Registered User
 
ponder's Avatar
 
Join Date: Jul 2007
Location: Vancouver
Country: Canada
Posts: 11,645
vCash: 500
Yeah, they're going extinct IMO, eventually wood sticks will likely be as hard to find as any other outdated technology like video or audio cassettes, vinyl records, floppy discs, etc. I wouldn't blame the shops though, the reason they carry less and less wood sticks is not because of some secret pre-composite bias, it's just that most people prefer composites to woodies, so there's really not much of a market for wood sticks, hence little reason to keep significant stock.

Also, agreed that your average low/mid range composite will last your average beer leaguer around a full season.

ponder is offline   Reply With Quote
Old
04-26-2011, 01:48 PM
  #5
mbeam
Registered User
 
Join Date: Jun 2008
Posts: 335
vCash: 500
Quote:
Originally Posted by ponder View Post
Yeah, they're going extinct IMO, eventually wood sticks will likely be as hard to find as any other outdated technology like video or audio cassettes, vinyl records, floppy discs, etc. I wouldn't blame the shops though, the reason they carry less and less wood sticks is not because of some secret pre-composite bias, it's just that most people prefer composites to woodies, so there's really not much of a market for wood sticks, hence little reason to keep significant stock.

Also, agreed that your average low/mid range composite will last your average beer leaguer around a full season.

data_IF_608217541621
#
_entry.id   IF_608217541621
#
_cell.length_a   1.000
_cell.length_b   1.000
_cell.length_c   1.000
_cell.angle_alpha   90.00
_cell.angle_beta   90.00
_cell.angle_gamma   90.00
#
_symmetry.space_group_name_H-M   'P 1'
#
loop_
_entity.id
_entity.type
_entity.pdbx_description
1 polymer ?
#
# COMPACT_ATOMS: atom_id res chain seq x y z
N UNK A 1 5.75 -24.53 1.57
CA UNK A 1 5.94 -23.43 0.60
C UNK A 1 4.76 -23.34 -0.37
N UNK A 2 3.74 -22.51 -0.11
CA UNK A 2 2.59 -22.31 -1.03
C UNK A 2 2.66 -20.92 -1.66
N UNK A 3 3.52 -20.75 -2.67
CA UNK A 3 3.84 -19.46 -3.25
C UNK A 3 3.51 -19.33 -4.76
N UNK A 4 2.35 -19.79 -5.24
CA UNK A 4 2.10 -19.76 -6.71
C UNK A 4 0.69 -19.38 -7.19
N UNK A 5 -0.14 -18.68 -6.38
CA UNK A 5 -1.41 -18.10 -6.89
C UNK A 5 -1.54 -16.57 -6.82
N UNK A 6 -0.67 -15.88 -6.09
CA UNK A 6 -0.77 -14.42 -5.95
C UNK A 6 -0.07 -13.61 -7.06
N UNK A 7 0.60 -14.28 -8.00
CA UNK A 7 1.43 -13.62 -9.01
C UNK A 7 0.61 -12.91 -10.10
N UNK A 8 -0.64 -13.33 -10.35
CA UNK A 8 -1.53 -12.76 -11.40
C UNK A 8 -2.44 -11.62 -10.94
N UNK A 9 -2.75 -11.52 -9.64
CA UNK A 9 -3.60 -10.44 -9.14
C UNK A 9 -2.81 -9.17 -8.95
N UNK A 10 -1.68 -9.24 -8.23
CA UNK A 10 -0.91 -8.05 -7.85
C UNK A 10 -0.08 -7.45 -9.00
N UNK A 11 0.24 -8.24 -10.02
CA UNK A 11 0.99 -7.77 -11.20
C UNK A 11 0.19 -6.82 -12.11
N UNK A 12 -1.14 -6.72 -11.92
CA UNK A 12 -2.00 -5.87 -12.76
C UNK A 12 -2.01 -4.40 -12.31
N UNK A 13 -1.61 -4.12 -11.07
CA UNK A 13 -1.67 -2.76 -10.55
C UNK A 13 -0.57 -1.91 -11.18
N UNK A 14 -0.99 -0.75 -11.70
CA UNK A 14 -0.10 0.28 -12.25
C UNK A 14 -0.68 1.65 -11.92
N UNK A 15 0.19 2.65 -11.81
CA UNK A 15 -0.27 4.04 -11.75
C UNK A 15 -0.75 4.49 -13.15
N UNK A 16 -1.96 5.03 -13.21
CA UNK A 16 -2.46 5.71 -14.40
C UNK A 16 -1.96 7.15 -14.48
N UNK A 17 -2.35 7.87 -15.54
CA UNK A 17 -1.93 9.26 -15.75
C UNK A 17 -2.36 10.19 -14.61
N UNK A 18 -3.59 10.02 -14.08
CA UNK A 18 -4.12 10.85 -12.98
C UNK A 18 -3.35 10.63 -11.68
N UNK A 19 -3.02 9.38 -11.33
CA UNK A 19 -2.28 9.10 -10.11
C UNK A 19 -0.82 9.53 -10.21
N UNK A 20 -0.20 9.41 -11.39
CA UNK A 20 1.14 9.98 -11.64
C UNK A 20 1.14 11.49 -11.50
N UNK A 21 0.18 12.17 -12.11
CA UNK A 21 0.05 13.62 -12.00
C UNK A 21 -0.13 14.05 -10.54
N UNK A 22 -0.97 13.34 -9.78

Can we expect specialty shops to start popping up with more expansive collections of woodies to choose from than there ever were when they were the main consumer good? Nice.

mbeam is offline   Reply With Quote
Old
04-26-2011, 02:08 PM
  #6
Doctor Drej
Unregistered User
 
Doctor Drej's Avatar
 
Join Date: Jan 2009
Location: The Quiet Room
Country: United States
Posts: 10,920
vCash: 500
I have both and still actually prefer wood. I'm not exactly made of money so when guys go out there in pickup or beer league games and act like it's Game 7 of the SCF slashing everyone and just overall being too rough and over the top, I use the wood sticks. Composites are cheap pieces of **** but also expensive and I don't want some moron breaking my 150-200 dollar stick in half. Woods are more sturdier and it's kind of fun to be "that" weirdo out there using a wood stick anyway.

There's a few online stores that still sell good wood sticks if you search around some. I just wouldn't pay too much for a piece of lumber though. It's all personal preference really.

Doctor Drej is offline   Reply With Quote
Old
04-26-2011, 02:40 PM
  #7
nullterm
Registered User
 
nullterm's Avatar
 
Join Date: Dec 2007
Location: Port Moody, BC
Country: Canada
Posts: 2,542
vCash: 500
I hope not, but wouldn't be surprised.

I went to a local hockey shop yesterday and was blown away at how few woodies they now have compared to the last time I was there a few months ago. Was hoping to grab an Easton Classic intermediate. But they barely had anything except 5030s, some Jr sticks, and road hockey woodies w/ ABS blades.

nullterm is offline   Reply With Quote
Old
04-26-2011, 03:05 PM
  #8
Hockeyfan68
Registered User
 
Hockeyfan68's Avatar
 
Join Date: Dec 2006
Location: Lewiston, ME USA
Country: United States
Posts: 2,418
vCash: 500